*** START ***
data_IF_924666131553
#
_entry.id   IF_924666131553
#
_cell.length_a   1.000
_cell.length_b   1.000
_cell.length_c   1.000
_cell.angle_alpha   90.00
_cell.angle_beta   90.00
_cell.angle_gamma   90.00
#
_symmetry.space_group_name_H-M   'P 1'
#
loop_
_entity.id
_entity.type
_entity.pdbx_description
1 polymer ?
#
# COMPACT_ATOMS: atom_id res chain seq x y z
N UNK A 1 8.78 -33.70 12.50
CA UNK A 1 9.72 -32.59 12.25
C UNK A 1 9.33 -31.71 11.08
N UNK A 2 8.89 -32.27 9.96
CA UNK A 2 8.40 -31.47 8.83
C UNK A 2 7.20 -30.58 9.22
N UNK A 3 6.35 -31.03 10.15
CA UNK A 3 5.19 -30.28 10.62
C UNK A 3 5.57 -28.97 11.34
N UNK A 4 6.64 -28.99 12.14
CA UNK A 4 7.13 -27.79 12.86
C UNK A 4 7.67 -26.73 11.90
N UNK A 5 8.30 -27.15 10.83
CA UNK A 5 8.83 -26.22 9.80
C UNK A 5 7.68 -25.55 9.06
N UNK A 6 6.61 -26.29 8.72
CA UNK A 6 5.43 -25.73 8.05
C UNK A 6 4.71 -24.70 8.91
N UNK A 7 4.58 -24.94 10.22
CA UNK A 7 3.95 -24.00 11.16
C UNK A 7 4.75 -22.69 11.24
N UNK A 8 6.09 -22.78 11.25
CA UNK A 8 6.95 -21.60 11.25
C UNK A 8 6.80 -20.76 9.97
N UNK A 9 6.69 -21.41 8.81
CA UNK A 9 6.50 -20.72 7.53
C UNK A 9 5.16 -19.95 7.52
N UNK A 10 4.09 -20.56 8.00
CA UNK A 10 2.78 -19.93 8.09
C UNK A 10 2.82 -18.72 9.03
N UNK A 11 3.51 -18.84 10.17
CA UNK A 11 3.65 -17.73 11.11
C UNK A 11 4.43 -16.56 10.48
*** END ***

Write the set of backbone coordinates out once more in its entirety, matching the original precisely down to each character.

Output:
data_IF_924666131553
#
_entry.id   IF_924666131553
#
_cell.length_a   1.000
_cell.length_b   1.000
_cell.length_c   1.000
_cell.angle_alpha   90.00
_cell.angle_beta   90.00
_cell.angle_gamma   90.00
#
_symmetry.space_group_name_H-M   'P 1'
#
loop_
_entity.id
_entity.type
_entity.pdbx_description
1 polymer ?
#
# COMPACT_ATOMS: atom_id res chain seq x y z
N UNK A 1 8.78 -33.70 12.50
CA UNK A 1 9.72 -32.59 12.25
C UNK A 1 9.33 -31.71 11.08
N UNK A 2 8.89 -32.27 9.96
CA UNK A 2 8.40 -31.47 8.83
C UNK A 2 7.20 -30.58 9.22
N UNK A 3 6.35 -31.03 10.15
CA UNK A 3 5.19 -30.28 10.62
C UNK A 3 5.57 -28.97 11.34
N UNK A 4 6.64 -28.99 12.14
CA UNK A 4 7.13 -27.79 12.86
C UNK A 4 7.67 -26.73 11.90
N UNK A 5 8.30 -27.15 10.83
CA UNK A 5 8.83 -26.22 9.80
C UNK A 5 7.68 -25.55 9.06
N UNK A 6 6.61 -26.29 8.72
CA UNK A 6 5.43 -25.73 8.05
C UNK A 6 4.71 -24.70 8.91
N UNK A 7 4.58 -24.94 10.22
CA UNK A 7 3.95 -24.00 11.16
C UNK A 7 4.75 -22.69 11.24
N UNK A 8 6.09 -22.78 11.25
CA UNK A 8 6.95 -21.60 11.25
C UNK A 8 6.80 -20.76 9.97
N UNK A 9 6.69 -21.41 8.81
CA UNK A 9 6.50 -20.72 7.53
C UNK A 9 5.16 -19.95 7.52
N UNK A 10 4.09 -20.56 8.00
CA UNK A 10 2.78 -19.93 8.09
C UNK A 10 2.82 -18.72 9.03
N UNK A 11 3.51 -18.84 10.17
CA UNK A 11 3.65 -17.73 11.11
C UNK A 11 4.43 -16.56 10.48